ROCHESTER, N.Y. (WROC) — No Mow May, started by climate activists in the United Kingdom has grown in popularity throughout COVID.

While the motivation is pure, it isn’t without flaws according to Laurie Broccolo, the owner and CEO of Broccolo Landscaping.

“So you don’t mow for a month? Okay? That’s great. Great intention. But then you start to create this little habitat and then go in and just completely ruin it,” said Broccolo. “Imagine having a forest of animals living and then you just clear-cut their woods.”

Like other advocates for natural lawns, she doesn’t expect anyone to tear up their lawn and start from scratch.

“The better thing to do is to plan out a no-mow area,” said Broccolo. “Work with what you have.”

It’s important that you also check local ordinances before making any decisions as Broccolo has had to go to court before for her customers.

“A mowed border is enough to give you that sense of okay, there’s a purpose for this […] just that is enough to allow this to become a landscape design versus an unkept property,” said Broccolo.

One such instance wasn’t in court but before a preservation board in Rochester when Broccolo and her team were hired to redo the front yard of a Park Avenue resident.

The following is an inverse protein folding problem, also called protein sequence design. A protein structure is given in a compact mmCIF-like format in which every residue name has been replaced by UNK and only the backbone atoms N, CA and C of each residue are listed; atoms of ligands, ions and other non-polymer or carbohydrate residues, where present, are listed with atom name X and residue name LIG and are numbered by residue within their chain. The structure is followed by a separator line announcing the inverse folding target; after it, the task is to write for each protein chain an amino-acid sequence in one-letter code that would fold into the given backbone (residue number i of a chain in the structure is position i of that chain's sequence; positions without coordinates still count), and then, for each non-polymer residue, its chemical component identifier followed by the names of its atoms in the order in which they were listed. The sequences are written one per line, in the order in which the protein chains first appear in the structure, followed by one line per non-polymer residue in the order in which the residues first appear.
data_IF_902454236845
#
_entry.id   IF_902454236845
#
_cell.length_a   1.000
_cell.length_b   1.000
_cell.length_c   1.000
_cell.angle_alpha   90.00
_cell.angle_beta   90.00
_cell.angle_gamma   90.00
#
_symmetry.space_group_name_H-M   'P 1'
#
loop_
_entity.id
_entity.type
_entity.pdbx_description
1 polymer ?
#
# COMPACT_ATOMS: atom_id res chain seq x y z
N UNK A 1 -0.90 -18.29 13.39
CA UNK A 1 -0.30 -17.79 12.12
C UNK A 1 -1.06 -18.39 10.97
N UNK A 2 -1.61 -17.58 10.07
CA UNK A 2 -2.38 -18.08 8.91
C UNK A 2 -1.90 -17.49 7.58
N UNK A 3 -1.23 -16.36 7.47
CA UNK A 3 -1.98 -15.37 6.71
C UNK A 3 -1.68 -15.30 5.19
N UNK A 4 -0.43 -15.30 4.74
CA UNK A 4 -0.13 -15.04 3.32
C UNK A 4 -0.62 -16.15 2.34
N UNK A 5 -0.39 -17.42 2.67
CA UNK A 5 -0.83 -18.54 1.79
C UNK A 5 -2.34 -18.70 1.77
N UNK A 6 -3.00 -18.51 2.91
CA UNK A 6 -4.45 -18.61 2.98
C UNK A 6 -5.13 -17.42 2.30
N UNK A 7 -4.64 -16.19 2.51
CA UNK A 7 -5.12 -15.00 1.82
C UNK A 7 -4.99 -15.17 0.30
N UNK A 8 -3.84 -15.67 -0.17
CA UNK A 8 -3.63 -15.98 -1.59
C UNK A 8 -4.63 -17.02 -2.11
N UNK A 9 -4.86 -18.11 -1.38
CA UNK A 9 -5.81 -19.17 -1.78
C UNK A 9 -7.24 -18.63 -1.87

We had to go to the preservation board with our design and we really needed to get this approved,” said Broccolo. “When talking to neighbors the ones that objective to it they had in their mind that this Park Avenue area to be preserved was always lawns.”

According to Broccolo though, that wasn’t always the case. While the idea of a lawn has been around for a few hundred years, it really took off in the post-WWII economic boom in the United States.

“It wasn’t always lawns. They were gardens, Ellwanger Gardens, George Eastman Gardens. That’s what people’s yards were in the 1800s,” said Broccolo.

History often will find a way of repeating itself it seems. Overall, the point stands. ‘No Mow May’ while well-intentioned according to Broccolo, implementing a long-term natural space in your yard will be the far more impactful way to help out the local ecosystem.

If you’re interested in learning more about native plants, and natural lawns Laurie will be a keynote speaker at an upcoming conference at Cornell University on Sustainable Landscapes and Integrated Pest Management on June 15.